Report advises how to ‘steer clear’ of bad bots

bots

Bad bots are harming success within an array of organisations from different verticals

According to the ‘2018 Bad Bot Report’, which is based on 2017 data collected from Distil Networks’ global network, “bad bots interact with applications in the same way a legitimate user would, making them harder to detect.”

Bots enable fraudsters, competitors and attackers to perform a variety of malicious actives, enabling high-speed abuse, misuse, and attacks on websites and APIs.

Typically, activities include web scraping, competitive data mining, personal and financial data harvesting, account takeover, digital ad fraud, spam, transaction fraud, and more.

The hardest part about bot behaviour is identifying its origin, according to the report.

Furthermore, bringing legal recourses against bot operators can be extremely costly and time-consuming, and if bot operators are in another country, the laws offer no guarantee of success.

What makes bad bots ‘bad’?

  • Every business with an online presence is regularly bombarded by bad bots on its website, APIs, or mobile apps.
  • Unchecked bad bots cost businesses money every day. Different from the problem of data breaches, which are somewhat rare, automation abuse happens 24 × 7 × 365 because bad bots never sleep.
  • Bad bots are on your website for a bad purpose. Understanding what that purpose is to help you address the problem.

Despite this, the report found that firms’ ignore bots simply because they don’t understand the havoc they cause.

Distil Networks created the following industry standard system that classifies the sophistication level of the following four bad bot types:

  • SIMPLE: Connecting from a single, ISP-assigned IP address, this type connects to sites using automated scripts, not browsers, and doesn’t self-report (masquerade) as being a browser.
  • MODERATE: Being more complex, this type uses “headless browser” software that simulates browser technology—including the ability to execute JavaScript.
  • SOPHISTICATED: Producing mouse movements and clicks that fool even sophisticated detection methods, these bad bots mimic human behaviour and are the most evasive. They use browser automation software, or malware installed within real browsers, to connect to sites.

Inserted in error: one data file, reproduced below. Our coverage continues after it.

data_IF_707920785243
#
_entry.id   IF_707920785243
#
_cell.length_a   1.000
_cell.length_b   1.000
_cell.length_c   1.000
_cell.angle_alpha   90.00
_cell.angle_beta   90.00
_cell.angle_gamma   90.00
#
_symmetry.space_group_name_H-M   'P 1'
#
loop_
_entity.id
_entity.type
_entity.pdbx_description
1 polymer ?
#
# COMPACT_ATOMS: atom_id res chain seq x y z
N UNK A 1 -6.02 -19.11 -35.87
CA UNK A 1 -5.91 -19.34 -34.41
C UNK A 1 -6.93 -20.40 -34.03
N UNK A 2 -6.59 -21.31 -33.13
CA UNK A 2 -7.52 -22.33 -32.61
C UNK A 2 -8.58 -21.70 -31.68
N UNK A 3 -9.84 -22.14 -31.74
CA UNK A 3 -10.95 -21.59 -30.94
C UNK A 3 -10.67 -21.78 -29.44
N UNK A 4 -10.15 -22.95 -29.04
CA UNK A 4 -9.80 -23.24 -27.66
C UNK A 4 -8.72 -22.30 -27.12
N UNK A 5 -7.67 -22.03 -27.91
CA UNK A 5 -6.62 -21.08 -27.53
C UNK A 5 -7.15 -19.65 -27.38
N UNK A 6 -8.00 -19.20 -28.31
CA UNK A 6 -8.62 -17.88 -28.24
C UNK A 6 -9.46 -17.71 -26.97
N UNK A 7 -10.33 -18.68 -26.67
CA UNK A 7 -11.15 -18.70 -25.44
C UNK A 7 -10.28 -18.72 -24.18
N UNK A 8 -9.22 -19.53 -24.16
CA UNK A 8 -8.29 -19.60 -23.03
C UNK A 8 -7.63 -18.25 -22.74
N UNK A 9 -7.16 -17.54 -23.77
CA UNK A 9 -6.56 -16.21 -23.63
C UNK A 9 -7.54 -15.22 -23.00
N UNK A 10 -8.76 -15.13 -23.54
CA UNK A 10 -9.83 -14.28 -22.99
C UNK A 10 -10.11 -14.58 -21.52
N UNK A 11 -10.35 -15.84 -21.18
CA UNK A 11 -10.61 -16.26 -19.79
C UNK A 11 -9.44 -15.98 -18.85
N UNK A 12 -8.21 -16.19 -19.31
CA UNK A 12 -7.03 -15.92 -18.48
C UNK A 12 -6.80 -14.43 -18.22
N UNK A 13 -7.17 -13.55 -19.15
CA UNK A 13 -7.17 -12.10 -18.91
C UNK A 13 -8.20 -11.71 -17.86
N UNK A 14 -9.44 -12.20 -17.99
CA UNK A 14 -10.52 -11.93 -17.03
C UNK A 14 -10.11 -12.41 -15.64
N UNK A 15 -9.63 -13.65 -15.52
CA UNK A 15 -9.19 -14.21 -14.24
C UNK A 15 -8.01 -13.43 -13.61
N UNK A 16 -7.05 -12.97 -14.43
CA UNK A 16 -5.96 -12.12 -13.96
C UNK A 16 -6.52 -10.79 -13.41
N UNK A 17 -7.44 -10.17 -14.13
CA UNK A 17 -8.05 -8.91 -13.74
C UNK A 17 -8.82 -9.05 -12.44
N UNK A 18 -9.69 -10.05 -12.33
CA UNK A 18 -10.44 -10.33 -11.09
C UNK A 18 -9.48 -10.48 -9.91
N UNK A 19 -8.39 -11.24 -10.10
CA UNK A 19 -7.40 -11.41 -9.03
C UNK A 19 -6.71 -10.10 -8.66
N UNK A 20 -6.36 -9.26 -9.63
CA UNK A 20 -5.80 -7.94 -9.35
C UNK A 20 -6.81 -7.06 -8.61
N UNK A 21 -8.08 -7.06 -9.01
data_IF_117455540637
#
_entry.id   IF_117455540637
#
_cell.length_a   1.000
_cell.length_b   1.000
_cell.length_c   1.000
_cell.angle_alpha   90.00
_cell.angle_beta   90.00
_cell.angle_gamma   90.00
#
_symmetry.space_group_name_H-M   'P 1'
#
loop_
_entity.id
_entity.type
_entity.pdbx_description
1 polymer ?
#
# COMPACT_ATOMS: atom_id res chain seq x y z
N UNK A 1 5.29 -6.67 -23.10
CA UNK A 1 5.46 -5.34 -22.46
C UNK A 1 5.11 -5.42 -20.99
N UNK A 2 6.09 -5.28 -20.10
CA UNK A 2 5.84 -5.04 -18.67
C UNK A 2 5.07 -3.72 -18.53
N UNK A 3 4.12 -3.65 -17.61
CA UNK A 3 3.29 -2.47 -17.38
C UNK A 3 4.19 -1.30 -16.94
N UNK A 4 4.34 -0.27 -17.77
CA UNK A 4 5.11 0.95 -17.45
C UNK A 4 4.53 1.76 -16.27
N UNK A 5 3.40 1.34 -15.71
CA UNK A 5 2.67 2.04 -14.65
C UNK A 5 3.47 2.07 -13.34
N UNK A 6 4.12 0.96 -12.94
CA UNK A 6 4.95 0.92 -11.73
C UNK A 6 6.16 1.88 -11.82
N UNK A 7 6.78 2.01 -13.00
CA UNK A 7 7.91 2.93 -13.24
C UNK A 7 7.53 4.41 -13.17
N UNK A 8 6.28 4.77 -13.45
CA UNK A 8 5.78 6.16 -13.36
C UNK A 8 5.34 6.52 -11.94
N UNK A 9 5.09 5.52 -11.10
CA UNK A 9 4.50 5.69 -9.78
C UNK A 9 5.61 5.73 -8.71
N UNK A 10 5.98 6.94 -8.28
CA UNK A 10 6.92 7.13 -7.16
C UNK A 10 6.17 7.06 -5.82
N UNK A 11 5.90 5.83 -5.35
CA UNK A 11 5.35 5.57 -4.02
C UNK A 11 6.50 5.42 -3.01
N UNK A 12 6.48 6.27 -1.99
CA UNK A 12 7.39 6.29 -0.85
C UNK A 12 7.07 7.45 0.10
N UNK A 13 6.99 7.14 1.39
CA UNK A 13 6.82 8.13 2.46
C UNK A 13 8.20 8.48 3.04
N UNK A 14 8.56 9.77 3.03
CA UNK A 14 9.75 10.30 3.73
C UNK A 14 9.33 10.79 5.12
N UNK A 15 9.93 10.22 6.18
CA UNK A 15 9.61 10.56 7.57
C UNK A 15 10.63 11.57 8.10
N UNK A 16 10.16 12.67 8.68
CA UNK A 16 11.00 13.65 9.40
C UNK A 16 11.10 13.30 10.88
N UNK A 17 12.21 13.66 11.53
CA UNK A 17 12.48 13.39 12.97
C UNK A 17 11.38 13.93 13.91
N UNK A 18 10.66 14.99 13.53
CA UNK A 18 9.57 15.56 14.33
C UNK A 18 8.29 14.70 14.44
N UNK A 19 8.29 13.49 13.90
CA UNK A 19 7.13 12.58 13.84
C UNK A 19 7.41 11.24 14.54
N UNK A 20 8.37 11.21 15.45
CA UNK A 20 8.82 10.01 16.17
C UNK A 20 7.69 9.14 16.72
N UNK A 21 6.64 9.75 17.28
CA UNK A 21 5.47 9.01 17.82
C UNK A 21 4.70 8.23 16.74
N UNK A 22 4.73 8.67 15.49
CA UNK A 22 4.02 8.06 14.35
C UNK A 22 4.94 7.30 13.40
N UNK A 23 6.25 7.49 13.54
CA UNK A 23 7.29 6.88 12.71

• ADVANCED PERSISTENT BOTS (APBS): APBs combine moderate and sophisticated technologies and methods to evade detection while maintaining persistence on targeted sites. They tend to cycle through random IP addresses, enter through anonymous proxies and peer-to-peer networks and are able to change their user agents.

According to the report, the easiest way to prevent bad bots from hitting your website is to block out-of-date user agents from gaining access.

Steering clear of bad bots

Distil Networks also recommends the following to help steer clear of bad bots:

  • BLOCK OR CAPTCHA OUTDATED USER AGENTS/BROWSERS: The default configurations for many tools and scripts contain user-agent string lists that are largely outdated. This step won’t stop the more advanced attackers, but it might catch and discourage some. The risk of blocking outdated user agents/browsers is very low; most modern browsers force auto-updates on users, making it more difficult to surf the web using an outdated version.
  • BLOCK KNOWN HOSTING PROVIDERS AND PROXY SERVICES: Even if the most advanced attackers move to other, more difficult-to-block networks, many less sophisticated perpetrators use easily accessible hosting and proxy services. Disallowing access from these sources might discourage attackers from coming after your site, API, and mobile apps.
  • PROTECT EVERY BAD BOT ACCESS POINT: Be sure to protect exposed APIs and mobile apps—not just your website—and share blocking information between systems wherever possible. Protecting your website does little good if backdoor paths remain open.
  • CAREFULLY EVALUATE TRAFFIC SOURCES: Monitor traffic sources carefully. Do any have high bounce rates? Do you see lower conversion rates from certain traffic sources? These can be signs of bot traffic.
  • INVESTIGATE TRAFFIC SPIKES: Traffic spikes appear to be a great win for your business. But can you find a clear, specific source for the spike? One that is unexplained can be a sign of bad bot activity.
  • MONITOR FOR FAILED LOGIN ATTEMPTS: Define your failed login attempt baseline, then monitor for anomalies or spikes. Set up alerts so you’re automatically notified if any occur. Advanced “low and slow” attacks don’t trigger user or session-level alerts, so be sure to set global thresholds.
  • MONITOR INCREASES IN FAILED VALIDATION OF GIFT CARD NUMBERS: An increase in failures, or even traffic, to gift card validation pages can be a signal that bots such as GiftGhostBot are attempting to steal gift card balances.
  • PAY CLOSE ATTENTION TO PUBLIC DATA BREACHES: Newly stolen credentials are more likely to still be active. When large breaches occur anywhere, expect bad bots to run those credentials against your site with increased frequency.
  • EVALUATE A BOT MITIGATION SOLUTION: The bot problem is an arms race. Bad actors are working hard every day to attack websites across the globe. The tools used constantly evolve, traffic patterns and sources shift, and advanced bots can even mimic human behavior. Hackers using bots to target your site are distributed around the world, and their incentives are high. In early bot attack days you could protect your site with a few tweaks; this report shows that those days are long gone. Today it’s almost impossible to keep up with all of the threats on your own.

Written by Leah Alger

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